The true-form and community of ‘puppetry arts’ may not be as mainstream as it deserves, but a recent fusion with modern-tech might just be the jumpstart the medium needs to reach a broader audience.
Fritz is a new robotic puppet, once that hopes to achieve a larger production through the use of Kickstarter. Now we all know that Kickstarter is an amazing tool for designers, developers and creative audiences to promote and support each other. Although not every product deserves a spotlight, this unique interface aimed at both children and adults certainly does.
Robotic animatrons have come along way since the dancing bears, talking Abe Lincolns and Teddy Ruxspins of my childhood, though I would imagine their captivating power on chldren’s imagination hasn’t diminished with their aging technology.
‘Fritz’ is fully customizable, seems easy to use and offers a wealth of imaginary possibilites for users to enjoy. Not only does Fritz come with standard features, the central-idea behind the software will allow users to make Fritz into any character, with new functions added in, that they can dream up.
The developers talk about the basic functions that Fritz can serve for anyone who may not be that technically inclined to start a new project. The developers state, “Fritz can talk to Trick-or-treaters, or scare them into dropping those pillowcases and collect the loot for yourself” for just one simple example of using Fritz in its basic form.
The practical uses go so much further beyond that. Teachers can use Fritz to help children create characters, or tell stories. By doing this, those children could learn about the emotional and physical characteristics of themselves, by having to replicate them on a robot. Creating a character in any medium requires quite a bit of introspection and observation, two key scientific studies of human behavior that every child should learn in my opinion.
Outside of these simple uses, advanced users can easily progress their work in robotics and human interaction with such robots. The software used and the Arduino firmware which comes installed, will be open source and can be modified by the user. The developers at XYZbot have created a Windows application to help control Fritz, which will support mouse, keystrokes, joystick or game controllers. The software is open source though, so a possible Kinnect function could be implemented by the right user.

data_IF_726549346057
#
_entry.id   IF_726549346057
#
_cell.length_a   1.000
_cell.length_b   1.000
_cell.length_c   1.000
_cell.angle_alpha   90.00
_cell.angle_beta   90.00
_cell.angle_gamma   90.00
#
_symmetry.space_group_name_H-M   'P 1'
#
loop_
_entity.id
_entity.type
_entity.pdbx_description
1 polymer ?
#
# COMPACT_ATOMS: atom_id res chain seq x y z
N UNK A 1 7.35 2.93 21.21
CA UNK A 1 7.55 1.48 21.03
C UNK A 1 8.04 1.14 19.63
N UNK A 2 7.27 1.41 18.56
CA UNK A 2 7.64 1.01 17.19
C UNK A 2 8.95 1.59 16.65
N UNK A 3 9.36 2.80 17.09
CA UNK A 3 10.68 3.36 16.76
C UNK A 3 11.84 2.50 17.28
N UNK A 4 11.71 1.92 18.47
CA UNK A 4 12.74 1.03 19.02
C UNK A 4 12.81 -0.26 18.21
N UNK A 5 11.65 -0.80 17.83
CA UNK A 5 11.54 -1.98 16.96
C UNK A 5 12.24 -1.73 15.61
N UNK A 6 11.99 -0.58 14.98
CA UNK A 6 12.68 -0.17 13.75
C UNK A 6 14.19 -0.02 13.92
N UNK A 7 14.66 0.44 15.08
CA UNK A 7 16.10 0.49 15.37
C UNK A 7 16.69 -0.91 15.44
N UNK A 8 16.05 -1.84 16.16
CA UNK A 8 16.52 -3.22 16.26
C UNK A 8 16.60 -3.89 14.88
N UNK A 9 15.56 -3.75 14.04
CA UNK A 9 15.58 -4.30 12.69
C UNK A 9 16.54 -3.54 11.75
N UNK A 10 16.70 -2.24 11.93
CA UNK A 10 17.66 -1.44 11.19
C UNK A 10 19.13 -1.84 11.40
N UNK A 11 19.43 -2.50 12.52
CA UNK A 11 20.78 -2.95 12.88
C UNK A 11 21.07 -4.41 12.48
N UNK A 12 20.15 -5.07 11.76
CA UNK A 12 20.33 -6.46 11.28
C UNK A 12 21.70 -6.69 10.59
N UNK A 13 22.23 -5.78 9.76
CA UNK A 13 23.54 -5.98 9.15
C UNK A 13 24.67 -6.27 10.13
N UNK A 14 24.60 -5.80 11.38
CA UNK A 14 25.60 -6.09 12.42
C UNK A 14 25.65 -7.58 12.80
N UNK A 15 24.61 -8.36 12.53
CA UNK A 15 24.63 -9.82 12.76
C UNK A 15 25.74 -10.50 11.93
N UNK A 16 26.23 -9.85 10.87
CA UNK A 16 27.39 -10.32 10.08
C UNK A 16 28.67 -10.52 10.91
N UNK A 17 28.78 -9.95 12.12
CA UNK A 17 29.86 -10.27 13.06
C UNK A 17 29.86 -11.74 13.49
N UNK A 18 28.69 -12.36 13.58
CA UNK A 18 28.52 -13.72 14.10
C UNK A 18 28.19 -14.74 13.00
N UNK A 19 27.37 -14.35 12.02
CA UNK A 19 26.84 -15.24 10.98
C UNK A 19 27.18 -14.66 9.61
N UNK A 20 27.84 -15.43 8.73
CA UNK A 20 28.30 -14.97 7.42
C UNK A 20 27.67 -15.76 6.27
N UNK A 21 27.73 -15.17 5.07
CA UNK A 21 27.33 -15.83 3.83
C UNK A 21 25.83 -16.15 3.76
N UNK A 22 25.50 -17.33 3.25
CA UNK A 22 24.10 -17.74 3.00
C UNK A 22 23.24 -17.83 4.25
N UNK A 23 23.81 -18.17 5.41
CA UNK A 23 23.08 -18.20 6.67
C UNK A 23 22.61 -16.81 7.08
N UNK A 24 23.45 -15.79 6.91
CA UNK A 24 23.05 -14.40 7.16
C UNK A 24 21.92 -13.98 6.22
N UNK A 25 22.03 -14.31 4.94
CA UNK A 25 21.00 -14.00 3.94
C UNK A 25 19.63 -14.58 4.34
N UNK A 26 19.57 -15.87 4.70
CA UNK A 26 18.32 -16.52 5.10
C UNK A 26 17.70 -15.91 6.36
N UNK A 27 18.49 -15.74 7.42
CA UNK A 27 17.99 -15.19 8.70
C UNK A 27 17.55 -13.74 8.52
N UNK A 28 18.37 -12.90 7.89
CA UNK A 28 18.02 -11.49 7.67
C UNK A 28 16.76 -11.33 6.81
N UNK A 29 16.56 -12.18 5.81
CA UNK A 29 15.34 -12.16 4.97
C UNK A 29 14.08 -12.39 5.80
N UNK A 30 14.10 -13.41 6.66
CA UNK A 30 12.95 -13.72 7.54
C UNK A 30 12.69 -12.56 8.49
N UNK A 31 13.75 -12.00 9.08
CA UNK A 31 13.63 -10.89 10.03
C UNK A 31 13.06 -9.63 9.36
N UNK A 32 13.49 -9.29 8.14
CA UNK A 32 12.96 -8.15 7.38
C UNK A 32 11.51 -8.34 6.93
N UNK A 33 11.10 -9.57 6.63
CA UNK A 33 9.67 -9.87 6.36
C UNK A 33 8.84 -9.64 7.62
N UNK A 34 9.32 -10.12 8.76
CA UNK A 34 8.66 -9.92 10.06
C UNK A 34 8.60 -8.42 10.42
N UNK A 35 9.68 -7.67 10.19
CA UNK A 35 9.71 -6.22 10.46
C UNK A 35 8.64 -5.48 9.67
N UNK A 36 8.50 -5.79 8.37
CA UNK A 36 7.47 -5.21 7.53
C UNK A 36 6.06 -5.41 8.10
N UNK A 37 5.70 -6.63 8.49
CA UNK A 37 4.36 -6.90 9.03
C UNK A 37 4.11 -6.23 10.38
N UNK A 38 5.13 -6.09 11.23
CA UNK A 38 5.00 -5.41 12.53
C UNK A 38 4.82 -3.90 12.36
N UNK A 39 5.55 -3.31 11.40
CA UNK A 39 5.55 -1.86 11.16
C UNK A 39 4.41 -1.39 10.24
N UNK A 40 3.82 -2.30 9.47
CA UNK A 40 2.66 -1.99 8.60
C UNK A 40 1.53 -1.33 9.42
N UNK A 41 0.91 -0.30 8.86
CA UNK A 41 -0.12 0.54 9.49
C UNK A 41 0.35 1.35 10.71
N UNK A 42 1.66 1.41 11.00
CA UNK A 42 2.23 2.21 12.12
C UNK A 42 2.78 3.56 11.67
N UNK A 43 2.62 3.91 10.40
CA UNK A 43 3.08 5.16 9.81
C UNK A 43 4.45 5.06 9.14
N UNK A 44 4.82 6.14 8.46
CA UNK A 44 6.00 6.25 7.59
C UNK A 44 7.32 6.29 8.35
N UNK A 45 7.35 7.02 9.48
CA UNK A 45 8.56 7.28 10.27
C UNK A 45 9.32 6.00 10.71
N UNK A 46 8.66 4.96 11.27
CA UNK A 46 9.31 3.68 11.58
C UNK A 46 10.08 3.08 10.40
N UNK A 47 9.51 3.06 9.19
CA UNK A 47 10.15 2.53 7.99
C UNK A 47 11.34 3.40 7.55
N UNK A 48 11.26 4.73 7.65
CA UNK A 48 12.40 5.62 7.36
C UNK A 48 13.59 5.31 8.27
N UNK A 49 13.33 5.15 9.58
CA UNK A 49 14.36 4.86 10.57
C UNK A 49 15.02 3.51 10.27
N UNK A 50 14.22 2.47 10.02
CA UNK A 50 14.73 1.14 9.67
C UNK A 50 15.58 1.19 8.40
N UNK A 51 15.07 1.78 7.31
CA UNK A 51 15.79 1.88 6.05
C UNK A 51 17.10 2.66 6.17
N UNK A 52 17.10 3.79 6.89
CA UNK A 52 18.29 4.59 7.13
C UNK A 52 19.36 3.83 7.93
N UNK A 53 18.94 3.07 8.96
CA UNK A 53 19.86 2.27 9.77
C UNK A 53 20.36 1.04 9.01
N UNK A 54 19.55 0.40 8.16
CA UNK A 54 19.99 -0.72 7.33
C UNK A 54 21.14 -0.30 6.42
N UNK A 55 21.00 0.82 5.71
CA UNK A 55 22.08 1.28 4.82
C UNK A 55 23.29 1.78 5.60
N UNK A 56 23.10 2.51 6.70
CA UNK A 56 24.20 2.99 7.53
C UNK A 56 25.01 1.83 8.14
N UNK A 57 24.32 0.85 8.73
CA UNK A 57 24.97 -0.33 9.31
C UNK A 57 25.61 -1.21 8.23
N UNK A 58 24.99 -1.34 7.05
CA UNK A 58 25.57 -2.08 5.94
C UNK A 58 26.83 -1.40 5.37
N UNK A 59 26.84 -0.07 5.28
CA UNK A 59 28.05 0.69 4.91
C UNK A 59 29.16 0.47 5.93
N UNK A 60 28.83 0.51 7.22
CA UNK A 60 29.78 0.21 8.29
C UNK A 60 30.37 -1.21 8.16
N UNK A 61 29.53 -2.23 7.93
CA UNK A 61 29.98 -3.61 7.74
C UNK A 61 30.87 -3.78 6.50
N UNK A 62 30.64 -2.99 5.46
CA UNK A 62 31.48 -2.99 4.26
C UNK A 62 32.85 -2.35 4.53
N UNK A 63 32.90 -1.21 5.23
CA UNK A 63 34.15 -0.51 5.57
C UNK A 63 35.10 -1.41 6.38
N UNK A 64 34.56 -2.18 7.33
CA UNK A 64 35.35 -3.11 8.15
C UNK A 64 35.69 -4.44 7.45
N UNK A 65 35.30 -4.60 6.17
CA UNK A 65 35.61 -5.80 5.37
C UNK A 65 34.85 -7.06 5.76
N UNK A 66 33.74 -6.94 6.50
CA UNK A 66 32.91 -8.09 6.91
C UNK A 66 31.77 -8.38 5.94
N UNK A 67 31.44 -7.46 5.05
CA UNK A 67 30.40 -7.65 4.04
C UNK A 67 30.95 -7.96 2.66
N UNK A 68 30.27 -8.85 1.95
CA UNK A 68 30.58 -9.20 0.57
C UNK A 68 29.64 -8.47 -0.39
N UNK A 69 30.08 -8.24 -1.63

By recording a series of actions or controls, you can then play them back in sequence to really get Fritz coming to life. There is even a simple “Text to Speech feature” which will have Fritz both speaking, and moving his jaw and mouth accordingly. If the project reaches its goal, the development team aims to publish “all the design files, both hardware and software, so you can build one yourself if you have access to a laser cutter and/or a 3D printer”. Making an entire cast of Fritz available to the world.
The developers state that “no robotics experience required” to control or assemble Fritz. Though I imagine having some knowledge of the field will help you move Fritz to the next level of mimicry before anyone else does. The project is recommended for ages 12 and above needing only a small Phillips head screwdriver, needle-nose pliers, and glue.
Fritz’s use and future abilities inspire creativity, not just being creative in itself. It’s practical and theatrical possibilites, and it’s accessibility to children, make it stand out on Kickstarter. You can check out the official Kickstarter project on the developer’s funding page below for more details, images and screens.
more info: kickstarter